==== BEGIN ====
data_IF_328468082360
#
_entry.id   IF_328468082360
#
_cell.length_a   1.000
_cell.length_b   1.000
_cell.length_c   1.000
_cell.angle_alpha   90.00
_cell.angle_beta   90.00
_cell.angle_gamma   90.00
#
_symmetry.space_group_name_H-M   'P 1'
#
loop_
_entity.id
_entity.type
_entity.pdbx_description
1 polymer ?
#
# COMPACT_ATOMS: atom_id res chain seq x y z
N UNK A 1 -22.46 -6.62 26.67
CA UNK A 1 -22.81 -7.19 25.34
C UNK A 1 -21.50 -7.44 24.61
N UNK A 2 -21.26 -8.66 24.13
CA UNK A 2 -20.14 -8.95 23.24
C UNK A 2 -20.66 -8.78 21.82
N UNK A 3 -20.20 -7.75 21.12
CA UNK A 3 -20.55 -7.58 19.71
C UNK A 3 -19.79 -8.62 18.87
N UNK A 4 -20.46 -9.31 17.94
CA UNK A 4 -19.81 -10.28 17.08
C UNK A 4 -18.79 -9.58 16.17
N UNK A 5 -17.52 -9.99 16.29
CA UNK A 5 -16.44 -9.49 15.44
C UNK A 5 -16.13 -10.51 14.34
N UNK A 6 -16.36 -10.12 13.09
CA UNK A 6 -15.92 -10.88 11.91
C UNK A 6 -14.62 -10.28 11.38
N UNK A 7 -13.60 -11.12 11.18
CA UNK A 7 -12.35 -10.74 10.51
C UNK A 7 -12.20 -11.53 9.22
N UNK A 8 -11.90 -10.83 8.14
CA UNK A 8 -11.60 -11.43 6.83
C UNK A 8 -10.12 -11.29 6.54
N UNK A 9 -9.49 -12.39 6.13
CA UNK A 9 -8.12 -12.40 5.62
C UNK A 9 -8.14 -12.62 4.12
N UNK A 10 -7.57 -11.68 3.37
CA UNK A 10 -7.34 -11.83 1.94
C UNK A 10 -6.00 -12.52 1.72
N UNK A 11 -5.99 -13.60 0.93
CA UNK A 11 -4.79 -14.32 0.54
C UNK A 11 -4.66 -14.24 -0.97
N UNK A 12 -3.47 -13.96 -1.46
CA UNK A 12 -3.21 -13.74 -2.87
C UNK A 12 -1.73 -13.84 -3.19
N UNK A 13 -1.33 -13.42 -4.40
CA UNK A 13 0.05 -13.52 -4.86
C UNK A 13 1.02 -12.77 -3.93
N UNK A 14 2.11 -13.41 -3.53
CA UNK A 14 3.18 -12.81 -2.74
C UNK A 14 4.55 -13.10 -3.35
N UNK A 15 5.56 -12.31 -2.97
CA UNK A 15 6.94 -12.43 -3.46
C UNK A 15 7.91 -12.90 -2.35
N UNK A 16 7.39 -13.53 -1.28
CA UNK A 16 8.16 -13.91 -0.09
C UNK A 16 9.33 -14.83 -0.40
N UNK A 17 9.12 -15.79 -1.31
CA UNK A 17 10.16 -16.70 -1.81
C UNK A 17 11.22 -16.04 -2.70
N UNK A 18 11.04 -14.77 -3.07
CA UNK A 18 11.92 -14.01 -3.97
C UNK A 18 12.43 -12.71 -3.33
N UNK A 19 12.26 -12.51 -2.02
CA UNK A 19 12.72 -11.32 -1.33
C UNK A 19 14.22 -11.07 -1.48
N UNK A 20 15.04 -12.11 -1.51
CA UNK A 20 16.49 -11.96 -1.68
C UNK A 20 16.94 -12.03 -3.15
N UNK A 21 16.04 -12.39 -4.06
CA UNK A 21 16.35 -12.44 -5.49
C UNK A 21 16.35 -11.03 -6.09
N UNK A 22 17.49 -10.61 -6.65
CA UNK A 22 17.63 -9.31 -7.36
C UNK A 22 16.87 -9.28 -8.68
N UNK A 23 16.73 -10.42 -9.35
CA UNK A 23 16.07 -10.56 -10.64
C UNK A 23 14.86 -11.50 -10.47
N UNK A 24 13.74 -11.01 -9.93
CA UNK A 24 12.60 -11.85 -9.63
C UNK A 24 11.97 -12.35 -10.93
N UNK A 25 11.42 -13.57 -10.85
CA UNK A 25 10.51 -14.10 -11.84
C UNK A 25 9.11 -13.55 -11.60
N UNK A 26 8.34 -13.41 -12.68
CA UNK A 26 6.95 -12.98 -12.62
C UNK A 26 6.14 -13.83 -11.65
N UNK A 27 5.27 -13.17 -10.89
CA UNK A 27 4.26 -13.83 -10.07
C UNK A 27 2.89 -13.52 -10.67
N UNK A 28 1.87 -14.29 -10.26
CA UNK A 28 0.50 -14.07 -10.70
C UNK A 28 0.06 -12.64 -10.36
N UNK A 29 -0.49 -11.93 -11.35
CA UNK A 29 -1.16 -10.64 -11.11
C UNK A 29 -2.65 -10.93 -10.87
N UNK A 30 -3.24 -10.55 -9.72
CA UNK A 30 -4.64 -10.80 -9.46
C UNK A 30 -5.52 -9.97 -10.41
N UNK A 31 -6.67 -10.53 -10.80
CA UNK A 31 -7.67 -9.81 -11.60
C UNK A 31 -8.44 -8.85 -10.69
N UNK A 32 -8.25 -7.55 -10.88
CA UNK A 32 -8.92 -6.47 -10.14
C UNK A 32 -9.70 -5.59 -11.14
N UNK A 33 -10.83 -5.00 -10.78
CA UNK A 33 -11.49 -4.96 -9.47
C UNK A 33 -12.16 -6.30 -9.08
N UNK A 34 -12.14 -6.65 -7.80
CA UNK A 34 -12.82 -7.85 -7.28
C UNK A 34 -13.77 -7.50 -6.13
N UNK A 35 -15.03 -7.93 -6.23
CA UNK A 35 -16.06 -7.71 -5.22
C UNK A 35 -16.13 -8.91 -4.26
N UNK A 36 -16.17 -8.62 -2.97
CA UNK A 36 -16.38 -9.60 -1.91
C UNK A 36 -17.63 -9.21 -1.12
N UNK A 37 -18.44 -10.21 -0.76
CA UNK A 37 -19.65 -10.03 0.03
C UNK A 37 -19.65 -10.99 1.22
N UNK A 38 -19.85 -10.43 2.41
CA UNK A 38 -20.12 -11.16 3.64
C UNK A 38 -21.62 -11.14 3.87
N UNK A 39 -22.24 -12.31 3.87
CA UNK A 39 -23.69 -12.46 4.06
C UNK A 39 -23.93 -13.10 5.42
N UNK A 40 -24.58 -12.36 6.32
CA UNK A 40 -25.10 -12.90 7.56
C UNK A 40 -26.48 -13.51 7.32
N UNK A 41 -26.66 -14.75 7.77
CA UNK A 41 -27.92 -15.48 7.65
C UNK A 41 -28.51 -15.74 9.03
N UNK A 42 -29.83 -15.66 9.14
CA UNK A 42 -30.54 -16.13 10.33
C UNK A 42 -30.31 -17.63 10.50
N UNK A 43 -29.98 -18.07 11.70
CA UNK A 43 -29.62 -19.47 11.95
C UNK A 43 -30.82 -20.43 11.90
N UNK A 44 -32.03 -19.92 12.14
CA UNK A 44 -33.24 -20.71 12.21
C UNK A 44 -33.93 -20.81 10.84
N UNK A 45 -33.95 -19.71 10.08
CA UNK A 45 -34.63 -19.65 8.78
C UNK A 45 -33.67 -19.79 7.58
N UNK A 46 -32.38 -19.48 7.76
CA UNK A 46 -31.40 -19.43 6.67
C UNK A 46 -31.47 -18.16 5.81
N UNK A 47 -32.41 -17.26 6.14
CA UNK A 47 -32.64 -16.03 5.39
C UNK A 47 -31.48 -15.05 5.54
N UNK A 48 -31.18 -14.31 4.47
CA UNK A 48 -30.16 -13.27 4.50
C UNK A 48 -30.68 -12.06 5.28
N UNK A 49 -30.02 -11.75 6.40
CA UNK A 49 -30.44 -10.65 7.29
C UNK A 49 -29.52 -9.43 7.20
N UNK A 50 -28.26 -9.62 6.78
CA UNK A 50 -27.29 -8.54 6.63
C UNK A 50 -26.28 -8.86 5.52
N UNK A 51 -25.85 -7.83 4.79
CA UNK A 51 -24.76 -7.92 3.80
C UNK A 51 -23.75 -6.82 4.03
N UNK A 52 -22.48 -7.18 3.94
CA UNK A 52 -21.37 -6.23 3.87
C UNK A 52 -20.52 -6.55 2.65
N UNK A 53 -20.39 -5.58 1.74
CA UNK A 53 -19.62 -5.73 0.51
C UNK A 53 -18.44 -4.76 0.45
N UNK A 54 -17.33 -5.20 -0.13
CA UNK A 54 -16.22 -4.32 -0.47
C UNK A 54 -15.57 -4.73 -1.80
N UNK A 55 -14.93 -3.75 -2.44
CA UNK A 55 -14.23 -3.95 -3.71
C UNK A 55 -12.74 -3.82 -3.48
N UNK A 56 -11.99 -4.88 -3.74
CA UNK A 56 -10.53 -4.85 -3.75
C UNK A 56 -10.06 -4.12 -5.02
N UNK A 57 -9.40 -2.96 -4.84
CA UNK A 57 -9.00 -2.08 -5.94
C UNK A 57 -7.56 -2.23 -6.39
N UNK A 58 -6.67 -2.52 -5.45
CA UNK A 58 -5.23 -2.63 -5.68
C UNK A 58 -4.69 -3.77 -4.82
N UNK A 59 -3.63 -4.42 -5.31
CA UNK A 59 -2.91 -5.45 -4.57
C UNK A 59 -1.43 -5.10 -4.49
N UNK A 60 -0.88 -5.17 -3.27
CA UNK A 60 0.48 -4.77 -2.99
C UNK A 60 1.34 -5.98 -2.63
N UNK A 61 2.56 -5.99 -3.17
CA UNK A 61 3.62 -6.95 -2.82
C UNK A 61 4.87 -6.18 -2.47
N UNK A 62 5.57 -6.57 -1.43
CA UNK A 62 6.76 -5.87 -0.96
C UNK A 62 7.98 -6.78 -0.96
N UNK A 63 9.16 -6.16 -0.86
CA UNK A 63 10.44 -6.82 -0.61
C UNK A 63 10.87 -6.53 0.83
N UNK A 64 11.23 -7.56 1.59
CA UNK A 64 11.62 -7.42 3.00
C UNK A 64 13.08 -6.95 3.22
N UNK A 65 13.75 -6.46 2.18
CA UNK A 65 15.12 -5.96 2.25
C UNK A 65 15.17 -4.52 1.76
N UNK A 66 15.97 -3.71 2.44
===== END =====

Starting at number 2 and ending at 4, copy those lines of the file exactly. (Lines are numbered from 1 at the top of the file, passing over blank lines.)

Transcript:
#
_entry.id   IF_328468082360
#